Susannah, who as a girl had been the eldest of a numerous and not wealthy family, and had been obliged to put her own hand to things, quite forgot now that she was a woman of position and fortune whom it ill-beseemed to do her own household work; she was here, there, and everywhere, and had an eye on all--excepting indeed her own daughter; but she was the petted darling of the house, brought up to Greek refinement, whose help in such arduous labors was not to be thought of; indeed, she would only have been in the way.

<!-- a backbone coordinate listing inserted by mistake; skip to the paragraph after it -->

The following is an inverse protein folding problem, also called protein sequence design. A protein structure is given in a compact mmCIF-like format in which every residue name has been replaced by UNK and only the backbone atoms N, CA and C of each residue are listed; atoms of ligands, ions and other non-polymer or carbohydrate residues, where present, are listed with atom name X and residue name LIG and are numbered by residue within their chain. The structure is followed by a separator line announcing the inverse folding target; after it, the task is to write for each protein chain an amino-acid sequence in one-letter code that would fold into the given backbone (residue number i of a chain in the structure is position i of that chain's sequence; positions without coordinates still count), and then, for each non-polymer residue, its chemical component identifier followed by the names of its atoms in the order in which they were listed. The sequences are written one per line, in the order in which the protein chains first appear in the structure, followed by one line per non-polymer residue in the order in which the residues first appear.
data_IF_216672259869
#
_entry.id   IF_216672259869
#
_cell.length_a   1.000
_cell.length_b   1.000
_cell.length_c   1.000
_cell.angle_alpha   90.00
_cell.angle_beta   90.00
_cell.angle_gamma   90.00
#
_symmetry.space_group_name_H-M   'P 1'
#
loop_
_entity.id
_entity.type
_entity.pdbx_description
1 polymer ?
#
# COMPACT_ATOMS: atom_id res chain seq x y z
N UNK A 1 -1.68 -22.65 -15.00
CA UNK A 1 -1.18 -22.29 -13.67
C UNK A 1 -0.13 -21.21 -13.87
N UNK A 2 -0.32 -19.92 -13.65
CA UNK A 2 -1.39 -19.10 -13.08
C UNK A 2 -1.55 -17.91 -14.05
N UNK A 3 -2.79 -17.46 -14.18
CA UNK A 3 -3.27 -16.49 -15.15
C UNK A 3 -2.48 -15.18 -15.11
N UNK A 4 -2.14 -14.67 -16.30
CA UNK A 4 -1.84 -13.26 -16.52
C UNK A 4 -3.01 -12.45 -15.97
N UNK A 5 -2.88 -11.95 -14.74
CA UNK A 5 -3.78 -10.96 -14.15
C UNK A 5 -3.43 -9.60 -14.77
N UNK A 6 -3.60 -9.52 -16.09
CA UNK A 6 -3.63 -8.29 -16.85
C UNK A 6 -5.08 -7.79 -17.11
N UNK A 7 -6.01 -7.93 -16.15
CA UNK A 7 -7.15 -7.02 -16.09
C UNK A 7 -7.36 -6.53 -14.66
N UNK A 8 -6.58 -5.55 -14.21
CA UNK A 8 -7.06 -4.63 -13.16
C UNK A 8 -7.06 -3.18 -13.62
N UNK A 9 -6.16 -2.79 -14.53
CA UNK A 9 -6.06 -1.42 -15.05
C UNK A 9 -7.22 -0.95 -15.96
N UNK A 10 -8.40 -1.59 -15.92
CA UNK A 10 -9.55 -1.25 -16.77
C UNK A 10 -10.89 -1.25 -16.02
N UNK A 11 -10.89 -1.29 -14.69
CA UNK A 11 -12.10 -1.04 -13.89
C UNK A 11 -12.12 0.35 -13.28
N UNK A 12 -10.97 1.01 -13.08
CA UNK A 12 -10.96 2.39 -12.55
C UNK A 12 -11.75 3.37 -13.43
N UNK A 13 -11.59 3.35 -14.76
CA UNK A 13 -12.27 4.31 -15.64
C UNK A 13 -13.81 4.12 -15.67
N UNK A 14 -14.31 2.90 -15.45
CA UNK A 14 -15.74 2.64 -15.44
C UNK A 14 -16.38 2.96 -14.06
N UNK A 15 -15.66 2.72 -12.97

When the bishop had taken his leave Katharina was merely desired to be ready in her best attire, with a nosegay in her hand, to receive the Patriarch under the awning spread outside the entrance. More than this the widow did not require of her, and as the girl flew up the stairs to her room she was thinking: "Orion will be coming directly: it still wants fully two hours of noon, and if he stays there half an hour that will be more than enough. I shall have time then to change my dress, but I will put my new sandals on at once as a precaution; nurse and the maid must wait for me in my room. They must have everything ready for my return-- perhaps he and Paula may have much to say to each other. He will not get off without a lecture, unless she has already found an opportunity elsewhere of expressing her indignation."